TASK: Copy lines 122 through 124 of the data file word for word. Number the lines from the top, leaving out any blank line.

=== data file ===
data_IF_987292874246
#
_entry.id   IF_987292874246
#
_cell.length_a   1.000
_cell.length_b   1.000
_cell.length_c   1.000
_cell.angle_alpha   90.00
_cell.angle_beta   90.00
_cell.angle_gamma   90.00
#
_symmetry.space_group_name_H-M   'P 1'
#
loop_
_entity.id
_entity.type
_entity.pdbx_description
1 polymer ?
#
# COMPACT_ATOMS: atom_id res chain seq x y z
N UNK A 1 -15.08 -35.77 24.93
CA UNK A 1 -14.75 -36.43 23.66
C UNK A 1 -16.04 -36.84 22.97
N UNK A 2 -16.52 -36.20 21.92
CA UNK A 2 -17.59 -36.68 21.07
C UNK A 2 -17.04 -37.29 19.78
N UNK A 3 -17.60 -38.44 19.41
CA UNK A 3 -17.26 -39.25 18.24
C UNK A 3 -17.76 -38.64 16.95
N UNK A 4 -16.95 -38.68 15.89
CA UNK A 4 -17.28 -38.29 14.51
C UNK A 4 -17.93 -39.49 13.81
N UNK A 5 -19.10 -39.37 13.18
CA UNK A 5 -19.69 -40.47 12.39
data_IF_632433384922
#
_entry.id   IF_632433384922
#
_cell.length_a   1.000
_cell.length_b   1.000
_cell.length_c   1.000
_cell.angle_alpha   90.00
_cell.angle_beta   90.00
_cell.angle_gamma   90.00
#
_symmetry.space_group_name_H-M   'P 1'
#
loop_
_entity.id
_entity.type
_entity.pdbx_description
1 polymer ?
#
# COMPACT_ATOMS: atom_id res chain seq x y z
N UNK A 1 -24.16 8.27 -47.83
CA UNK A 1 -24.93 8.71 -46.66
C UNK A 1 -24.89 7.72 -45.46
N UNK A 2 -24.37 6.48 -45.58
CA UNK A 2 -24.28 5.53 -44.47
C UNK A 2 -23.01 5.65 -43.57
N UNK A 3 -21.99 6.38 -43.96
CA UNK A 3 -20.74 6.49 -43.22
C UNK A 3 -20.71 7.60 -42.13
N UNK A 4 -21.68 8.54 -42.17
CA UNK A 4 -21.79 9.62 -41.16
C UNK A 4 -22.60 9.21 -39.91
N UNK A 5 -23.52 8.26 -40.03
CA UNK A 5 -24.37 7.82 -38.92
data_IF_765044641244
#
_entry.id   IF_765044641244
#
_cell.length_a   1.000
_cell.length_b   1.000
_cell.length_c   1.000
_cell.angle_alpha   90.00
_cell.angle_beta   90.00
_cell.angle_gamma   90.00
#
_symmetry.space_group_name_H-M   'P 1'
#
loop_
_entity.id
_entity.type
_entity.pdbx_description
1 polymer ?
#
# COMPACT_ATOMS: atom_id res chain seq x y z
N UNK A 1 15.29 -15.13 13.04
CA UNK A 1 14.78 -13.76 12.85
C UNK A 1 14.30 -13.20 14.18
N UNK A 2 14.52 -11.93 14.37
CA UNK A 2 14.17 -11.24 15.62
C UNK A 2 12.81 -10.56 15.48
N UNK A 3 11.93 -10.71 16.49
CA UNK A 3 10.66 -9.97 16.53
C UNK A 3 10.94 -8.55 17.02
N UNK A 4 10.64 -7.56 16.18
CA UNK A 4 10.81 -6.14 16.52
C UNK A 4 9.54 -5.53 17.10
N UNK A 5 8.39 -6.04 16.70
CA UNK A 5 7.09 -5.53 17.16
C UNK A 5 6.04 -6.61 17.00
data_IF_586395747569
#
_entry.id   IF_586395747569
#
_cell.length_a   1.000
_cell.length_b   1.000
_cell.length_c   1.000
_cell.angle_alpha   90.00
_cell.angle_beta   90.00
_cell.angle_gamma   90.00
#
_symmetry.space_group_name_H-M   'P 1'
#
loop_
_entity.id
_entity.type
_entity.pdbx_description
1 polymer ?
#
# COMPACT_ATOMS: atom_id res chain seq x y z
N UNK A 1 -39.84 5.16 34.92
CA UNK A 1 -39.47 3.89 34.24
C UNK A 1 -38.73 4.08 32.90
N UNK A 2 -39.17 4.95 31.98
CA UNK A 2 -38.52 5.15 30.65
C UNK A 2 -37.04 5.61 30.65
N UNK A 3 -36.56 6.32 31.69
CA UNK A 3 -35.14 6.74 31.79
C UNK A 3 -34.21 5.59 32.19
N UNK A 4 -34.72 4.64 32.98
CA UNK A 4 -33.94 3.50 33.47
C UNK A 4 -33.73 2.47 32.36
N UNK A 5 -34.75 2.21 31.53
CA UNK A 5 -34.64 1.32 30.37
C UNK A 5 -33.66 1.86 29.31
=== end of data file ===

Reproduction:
#
# COMPACT_ATOMS: atom_id res chain seq x y z
N UNK A 1 -39.84 5.16 34.92